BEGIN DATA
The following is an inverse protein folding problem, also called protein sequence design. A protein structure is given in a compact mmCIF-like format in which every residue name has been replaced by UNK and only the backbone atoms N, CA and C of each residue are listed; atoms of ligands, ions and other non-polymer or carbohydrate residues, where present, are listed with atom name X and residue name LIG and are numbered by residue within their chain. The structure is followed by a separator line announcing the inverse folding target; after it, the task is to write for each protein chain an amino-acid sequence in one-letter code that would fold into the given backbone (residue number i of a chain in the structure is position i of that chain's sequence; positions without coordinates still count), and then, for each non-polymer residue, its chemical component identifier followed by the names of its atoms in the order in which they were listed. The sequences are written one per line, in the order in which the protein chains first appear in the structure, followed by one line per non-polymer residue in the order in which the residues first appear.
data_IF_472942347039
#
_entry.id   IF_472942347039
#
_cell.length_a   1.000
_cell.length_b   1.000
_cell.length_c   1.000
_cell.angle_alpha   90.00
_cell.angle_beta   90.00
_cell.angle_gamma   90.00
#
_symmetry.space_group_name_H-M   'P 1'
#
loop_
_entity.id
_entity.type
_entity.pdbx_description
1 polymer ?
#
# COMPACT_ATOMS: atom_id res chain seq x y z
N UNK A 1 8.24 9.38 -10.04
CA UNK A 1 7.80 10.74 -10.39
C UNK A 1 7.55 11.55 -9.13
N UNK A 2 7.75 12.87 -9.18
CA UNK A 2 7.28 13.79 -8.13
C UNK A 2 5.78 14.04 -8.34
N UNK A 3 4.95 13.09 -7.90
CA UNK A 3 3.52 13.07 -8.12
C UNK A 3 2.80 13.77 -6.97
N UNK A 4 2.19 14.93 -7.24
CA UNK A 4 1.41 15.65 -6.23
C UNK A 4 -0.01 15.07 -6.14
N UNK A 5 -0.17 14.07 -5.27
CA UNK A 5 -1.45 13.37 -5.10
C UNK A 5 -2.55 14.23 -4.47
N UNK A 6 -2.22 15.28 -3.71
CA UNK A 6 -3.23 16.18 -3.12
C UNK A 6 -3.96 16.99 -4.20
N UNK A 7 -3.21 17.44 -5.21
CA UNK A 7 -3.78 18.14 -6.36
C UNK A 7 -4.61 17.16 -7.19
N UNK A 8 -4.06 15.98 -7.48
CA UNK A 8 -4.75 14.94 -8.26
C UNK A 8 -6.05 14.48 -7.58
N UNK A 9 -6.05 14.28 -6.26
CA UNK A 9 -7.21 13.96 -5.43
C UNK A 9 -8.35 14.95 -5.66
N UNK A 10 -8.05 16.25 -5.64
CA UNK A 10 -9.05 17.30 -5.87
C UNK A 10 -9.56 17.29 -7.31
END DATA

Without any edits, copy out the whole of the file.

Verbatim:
The following is an inverse protein folding problem, also called protein sequence design. A protein structure is given in a compact mmCIF-like format in which every residue name has been replaced by UNK and only the backbone atoms N, CA and C of each residue are listed; atoms of ligands, ions and other non-polymer or carbohydrate residues, where present, are listed with atom name X and residue name LIG and are numbered by residue within their chain. The structure is followed by a separator line announcing the inverse folding target; after it, the task is to write for each protein chain an amino-acid sequence in one-letter code that would fold into the given backbone (residue number i of a chain in the structure is position i of that chain's sequence; positions without coordinates still count), and then, for each non-polymer residue, its chemical component identifier followed by the names of its atoms in the order in which they were listed. The sequences are written one per line, in the order in which the protein chains first appear in the structure, followed by one line per non-polymer residue in the order in which the residues first appear.
data_IF_472942347039
#
_entry.id   IF_472942347039
#
_cell.length_a   1.000
_cell.length_b   1.000
_cell.length_c   1.000
_cell.angle_alpha   90.00
_cell.angle_beta   90.00
_cell.angle_gamma   90.00
#
_symmetry.space_group_name_H-M   'P 1'
#
loop_
_entity.id
_entity.type
_entity.pdbx_description
1 polymer ?
#
# COMPACT_ATOMS: atom_id res chain seq x y z
N UNK A 1 8.24 9.38 -10.04
CA UNK A 1 7.80 10.74 -10.39
C UNK A 1 7.55 11.55 -9.13
N UNK A 2 7.75 12.87 -9.18
CA UNK A 2 7.28 13.79 -8.13
C UNK A 2 5.78 14.04 -8.34
N UNK A 3 4.95 13.09 -7.90
CA UNK A 3 3.52 13.07 -8.12
C UNK A 3 2.80 13.77 -6.97
N UNK A 4 2.19 14.93 -7.24
CA UNK A 4 1.41 15.65 -6.23
C UNK A 4 -0.01 15.07 -6.14
N UNK A 5 -0.17 14.07 -5.27
CA UNK A 5 -1.45 13.37 -5.10
C UNK A 5 -2.55 14.23 -4.47
N UNK A 6 -2.22 15.28 -3.71
CA UNK A 6 -3.23 16.18 -3.12
C UNK A 6 -3.96 16.99 -4.20
N UNK A 7 -3.21 17.44 -5.21
CA UNK A 7 -3.78 18.14 -6.36
C UNK A 7 -4.61 17.16 -7.19
N UNK A 8 -4.06 15.98 -7.48
CA UNK A 8 -4.75 14.94 -8.26
C UNK A 8 -6.05 14.48 -7.58
N UNK A 9 -6.05 14.28 -6.26
CA UNK A 9 -7.21 13.96 -5.43
C UNK A 9 -8.35 14.95 -5.66
N UNK A 10 -8.05 16.25 -5.64
CA UNK A 10 -9.05 17.30 -5.87
C UNK A 10 -9.56 17.29 -7.31